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Introduction to Linux - A Hands on Guide
This guide was created as an overview of the Linux Operating System, geared toward new users as an exploration tour and getting started guide, with exercises at the end of each chapter.
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Hi all well I have downloaded Zorin 9 32bit core and find it great but I am a bit puzzled about downloading software. I decided to use Evolution as my email client but now that I have done that how do I get it to how do I get it onto the OS so that I can use it . It shows as two files and I am guessing that to get it to work I need to do something to show as a icon so that I can click on it to register a email address so that I can use it. I find the speed of operation of Zorin is much faster than W7 but I am only using the 32bit as a test on a separate drive and getting used to the differences of Zorin and W7 and will be downloading the 64 bit ultimate when I have mastered the 32 bit core version.
If you are talking about "Evolution Mail and Calendar", which sounds like what you want, you don't need to download anything from a web site. I Just looked and found that in the ubuntu software center. I don't know what zorin calls it, but look in your menu for software center or something similar. You should just click it and it will be installed. Very rarely will you have to actually download programs from the web in linux. And ask here before you do to learn the correct way.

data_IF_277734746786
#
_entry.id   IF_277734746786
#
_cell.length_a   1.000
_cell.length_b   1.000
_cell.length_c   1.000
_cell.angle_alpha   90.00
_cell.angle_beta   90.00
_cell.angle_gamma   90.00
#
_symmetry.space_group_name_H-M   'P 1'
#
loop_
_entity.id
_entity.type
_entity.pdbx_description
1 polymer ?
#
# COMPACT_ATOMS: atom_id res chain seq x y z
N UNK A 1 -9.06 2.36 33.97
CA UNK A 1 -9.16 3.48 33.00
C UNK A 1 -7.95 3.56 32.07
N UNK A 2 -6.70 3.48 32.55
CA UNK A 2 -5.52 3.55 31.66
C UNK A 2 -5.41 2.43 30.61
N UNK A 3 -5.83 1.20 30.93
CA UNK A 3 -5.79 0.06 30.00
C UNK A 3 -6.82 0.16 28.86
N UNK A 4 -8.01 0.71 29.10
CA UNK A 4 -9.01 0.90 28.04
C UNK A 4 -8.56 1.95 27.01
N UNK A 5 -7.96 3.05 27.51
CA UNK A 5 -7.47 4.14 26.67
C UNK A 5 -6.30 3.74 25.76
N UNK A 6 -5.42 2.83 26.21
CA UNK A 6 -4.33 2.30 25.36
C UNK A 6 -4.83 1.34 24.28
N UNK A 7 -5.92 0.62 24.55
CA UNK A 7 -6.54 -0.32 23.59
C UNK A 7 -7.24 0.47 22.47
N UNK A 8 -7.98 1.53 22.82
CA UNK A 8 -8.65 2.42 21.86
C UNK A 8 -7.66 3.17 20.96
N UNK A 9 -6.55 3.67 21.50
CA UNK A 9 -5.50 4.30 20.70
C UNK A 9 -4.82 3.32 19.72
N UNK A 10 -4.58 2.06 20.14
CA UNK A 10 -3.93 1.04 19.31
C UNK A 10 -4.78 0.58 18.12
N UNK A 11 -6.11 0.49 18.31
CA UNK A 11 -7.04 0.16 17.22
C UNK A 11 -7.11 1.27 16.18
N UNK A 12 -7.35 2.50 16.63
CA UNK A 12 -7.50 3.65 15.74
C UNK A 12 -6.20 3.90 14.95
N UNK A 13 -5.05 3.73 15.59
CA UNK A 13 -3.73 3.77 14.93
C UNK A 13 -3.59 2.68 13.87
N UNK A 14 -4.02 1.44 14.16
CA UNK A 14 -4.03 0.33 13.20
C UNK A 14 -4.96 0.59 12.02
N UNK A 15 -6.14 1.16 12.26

I would add that you should be extremely cautious of any software you have to download and install manually.
When I made the switch from Windows this was a hard concept for me to understand at first but it ultimately ties to what helps make Linux more stable IMO. By installing from your software center (under the hood using your system package manager: apt, yum, pacman, netpkg, etc) you are safely installing dependencies that you may need and there's a much higher chance that if there is a breaking dependency (or worse nefarious code in place) that it will have been caught by the package maintainer. Zorin being Ubuntu based will use apt and if you are comfortable at the command line type 'aptitude search packagename' to check for it's availability.
The downside of this is that when updates are available (for instance you want the latest and greatest of libre office) you have to wait for your package maintainer to make it available but for most folks this isn't an issue, and if it is you will be on a more rolling-release style of distribution anyway, compiling the packages from source.
The Debian installation disk might be a bit confusing, Mint is easier to install. Zorin might appeal because the desktop appearance can be made to look like win7, XP or gnome and it has an easy wine installer but Debian is more stable the choice of linux is legion! But Mint avoids unity and Mint (mate desktop) sort of resembles xp, 'start' button bottom left.